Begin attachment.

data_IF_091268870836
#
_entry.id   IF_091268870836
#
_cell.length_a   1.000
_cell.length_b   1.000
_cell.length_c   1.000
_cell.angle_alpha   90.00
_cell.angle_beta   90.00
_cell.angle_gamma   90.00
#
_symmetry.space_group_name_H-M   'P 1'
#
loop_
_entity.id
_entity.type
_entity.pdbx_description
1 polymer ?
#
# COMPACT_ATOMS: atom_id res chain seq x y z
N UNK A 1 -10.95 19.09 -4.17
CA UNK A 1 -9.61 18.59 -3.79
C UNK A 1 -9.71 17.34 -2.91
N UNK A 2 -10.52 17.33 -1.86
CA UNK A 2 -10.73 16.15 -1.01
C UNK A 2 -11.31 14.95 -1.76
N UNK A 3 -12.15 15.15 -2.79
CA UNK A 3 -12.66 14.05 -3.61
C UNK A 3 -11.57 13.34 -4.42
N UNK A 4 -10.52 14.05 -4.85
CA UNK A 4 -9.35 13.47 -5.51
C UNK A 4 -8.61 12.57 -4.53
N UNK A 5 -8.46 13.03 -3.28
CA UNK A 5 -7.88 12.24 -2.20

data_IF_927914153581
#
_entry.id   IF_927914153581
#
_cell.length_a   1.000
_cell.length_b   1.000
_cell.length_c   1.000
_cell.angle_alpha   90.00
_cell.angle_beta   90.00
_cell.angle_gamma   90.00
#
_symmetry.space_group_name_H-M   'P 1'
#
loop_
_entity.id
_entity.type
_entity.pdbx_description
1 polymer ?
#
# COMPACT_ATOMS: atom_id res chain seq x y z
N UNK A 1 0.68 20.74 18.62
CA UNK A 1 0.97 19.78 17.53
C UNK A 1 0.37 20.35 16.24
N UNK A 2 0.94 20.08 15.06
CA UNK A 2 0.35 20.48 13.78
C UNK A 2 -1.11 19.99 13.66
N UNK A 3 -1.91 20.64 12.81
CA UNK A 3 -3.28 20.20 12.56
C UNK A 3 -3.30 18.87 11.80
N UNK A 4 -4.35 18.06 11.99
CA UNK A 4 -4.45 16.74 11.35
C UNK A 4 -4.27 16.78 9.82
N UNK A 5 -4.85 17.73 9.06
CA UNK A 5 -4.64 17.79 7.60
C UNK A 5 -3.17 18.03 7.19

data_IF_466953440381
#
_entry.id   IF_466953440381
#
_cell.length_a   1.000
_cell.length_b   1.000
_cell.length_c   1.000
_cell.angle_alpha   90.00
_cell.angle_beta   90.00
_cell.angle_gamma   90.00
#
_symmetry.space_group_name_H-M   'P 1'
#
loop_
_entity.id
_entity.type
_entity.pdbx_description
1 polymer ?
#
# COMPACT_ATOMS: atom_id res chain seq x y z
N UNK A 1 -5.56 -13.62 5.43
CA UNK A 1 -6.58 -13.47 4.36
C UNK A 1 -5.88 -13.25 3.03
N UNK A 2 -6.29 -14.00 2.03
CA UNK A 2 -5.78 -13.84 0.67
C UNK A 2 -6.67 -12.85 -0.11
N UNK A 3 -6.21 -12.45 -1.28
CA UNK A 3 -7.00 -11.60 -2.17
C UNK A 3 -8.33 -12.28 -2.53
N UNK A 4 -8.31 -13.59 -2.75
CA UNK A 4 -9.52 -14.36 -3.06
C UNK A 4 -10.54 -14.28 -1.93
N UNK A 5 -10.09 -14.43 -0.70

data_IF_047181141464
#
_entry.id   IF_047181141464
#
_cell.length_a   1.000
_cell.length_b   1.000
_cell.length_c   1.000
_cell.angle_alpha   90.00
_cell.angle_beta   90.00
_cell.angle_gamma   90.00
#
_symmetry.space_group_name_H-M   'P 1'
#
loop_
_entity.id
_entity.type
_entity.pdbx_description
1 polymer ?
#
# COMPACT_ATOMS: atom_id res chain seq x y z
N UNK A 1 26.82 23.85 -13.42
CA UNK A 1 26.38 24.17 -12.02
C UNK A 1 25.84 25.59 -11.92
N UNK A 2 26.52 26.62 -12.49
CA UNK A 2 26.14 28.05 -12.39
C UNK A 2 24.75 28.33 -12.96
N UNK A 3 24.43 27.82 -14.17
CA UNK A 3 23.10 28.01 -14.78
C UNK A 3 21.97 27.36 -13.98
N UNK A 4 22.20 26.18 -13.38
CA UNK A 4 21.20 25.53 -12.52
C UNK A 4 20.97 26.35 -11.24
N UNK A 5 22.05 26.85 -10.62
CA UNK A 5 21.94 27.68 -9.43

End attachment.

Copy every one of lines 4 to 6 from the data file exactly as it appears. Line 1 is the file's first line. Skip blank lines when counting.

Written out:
#
_cell.length_a   1.000
_cell.length_b   1.000